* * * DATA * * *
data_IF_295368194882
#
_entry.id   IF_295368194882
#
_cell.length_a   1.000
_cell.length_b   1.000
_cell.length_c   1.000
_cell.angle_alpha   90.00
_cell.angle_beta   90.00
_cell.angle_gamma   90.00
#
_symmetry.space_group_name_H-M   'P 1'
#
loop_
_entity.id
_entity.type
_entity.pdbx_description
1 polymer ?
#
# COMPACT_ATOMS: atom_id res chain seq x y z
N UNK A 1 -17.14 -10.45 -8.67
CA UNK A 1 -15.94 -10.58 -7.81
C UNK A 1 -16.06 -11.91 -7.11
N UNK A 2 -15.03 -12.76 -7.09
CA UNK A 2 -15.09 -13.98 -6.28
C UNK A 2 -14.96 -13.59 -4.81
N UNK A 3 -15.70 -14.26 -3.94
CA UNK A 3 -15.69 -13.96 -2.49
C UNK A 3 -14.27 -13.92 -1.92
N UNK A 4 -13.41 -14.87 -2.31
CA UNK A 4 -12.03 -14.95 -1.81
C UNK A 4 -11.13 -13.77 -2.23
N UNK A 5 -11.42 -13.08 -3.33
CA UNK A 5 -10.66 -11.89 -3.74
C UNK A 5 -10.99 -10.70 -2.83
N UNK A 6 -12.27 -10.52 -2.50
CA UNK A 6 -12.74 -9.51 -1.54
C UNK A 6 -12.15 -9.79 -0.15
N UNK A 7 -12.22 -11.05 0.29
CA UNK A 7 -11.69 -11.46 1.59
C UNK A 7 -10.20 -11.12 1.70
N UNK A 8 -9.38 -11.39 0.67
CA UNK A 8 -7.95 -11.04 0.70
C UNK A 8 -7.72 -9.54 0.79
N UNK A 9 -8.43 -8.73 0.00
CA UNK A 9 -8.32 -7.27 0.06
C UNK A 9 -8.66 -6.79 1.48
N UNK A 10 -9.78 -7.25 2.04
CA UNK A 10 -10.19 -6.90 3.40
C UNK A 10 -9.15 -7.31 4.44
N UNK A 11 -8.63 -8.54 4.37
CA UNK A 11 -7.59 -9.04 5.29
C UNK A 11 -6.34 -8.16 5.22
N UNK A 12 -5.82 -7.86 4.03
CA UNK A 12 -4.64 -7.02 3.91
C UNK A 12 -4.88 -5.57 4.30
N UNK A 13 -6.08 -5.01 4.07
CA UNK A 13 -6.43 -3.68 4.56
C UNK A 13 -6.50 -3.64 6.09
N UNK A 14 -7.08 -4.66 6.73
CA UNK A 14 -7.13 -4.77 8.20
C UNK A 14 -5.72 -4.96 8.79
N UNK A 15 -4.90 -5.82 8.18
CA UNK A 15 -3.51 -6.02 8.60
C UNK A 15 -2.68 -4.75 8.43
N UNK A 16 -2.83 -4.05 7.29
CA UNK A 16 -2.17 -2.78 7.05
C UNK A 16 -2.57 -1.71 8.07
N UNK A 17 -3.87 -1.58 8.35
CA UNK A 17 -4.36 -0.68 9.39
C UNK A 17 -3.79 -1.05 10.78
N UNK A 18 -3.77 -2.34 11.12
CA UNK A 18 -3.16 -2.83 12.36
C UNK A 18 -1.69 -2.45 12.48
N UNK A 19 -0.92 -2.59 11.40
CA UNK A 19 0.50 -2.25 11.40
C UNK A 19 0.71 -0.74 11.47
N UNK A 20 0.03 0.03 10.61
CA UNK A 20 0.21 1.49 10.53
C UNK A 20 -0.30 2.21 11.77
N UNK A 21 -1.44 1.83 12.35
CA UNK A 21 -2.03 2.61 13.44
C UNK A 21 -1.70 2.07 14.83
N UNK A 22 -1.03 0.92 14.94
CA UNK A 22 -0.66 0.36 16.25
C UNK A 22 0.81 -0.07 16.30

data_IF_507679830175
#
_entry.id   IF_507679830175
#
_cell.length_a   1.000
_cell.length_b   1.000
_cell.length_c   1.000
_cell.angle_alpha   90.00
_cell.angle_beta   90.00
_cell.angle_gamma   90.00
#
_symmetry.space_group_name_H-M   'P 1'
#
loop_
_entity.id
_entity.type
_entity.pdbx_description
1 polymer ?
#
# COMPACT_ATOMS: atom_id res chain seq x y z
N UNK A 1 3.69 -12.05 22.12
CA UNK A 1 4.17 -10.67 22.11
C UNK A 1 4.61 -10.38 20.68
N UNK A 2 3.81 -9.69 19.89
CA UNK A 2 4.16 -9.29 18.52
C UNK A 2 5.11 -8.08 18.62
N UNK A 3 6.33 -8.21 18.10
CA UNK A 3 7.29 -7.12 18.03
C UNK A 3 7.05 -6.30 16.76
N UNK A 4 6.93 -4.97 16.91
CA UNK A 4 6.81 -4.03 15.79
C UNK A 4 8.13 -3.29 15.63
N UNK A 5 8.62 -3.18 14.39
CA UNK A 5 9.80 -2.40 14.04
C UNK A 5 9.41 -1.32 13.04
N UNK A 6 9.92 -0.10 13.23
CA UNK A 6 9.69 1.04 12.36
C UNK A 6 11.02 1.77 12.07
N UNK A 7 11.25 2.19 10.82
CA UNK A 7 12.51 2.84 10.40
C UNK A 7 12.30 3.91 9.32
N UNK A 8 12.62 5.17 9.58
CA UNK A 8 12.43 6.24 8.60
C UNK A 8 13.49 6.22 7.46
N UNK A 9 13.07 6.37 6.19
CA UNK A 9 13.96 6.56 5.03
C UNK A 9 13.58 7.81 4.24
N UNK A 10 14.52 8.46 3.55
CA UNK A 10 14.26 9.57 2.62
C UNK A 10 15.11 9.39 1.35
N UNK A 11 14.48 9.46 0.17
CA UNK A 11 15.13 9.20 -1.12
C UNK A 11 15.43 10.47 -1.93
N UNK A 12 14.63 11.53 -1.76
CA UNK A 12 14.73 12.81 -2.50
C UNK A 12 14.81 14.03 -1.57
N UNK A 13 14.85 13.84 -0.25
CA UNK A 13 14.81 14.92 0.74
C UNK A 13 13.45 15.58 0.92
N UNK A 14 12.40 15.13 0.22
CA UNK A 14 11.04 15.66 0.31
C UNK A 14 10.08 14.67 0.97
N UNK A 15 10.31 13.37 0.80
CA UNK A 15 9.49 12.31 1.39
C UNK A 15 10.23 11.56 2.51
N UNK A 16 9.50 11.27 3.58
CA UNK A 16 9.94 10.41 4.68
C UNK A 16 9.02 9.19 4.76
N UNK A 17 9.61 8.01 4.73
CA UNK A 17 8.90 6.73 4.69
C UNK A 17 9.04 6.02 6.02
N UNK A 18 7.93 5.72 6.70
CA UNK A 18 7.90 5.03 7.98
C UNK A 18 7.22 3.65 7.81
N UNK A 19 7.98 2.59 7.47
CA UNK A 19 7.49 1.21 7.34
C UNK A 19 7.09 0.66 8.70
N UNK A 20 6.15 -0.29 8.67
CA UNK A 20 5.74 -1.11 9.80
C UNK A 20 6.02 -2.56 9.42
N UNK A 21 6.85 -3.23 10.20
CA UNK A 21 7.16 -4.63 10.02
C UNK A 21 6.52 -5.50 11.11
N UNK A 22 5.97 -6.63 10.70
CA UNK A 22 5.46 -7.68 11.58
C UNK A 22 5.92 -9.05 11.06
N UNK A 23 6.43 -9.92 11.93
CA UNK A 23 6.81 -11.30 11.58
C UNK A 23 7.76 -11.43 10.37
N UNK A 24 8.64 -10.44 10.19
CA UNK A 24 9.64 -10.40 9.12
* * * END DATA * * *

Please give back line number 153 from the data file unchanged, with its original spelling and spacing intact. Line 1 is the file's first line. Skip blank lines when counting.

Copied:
CA UNK A 16 9.94 10.41 4.68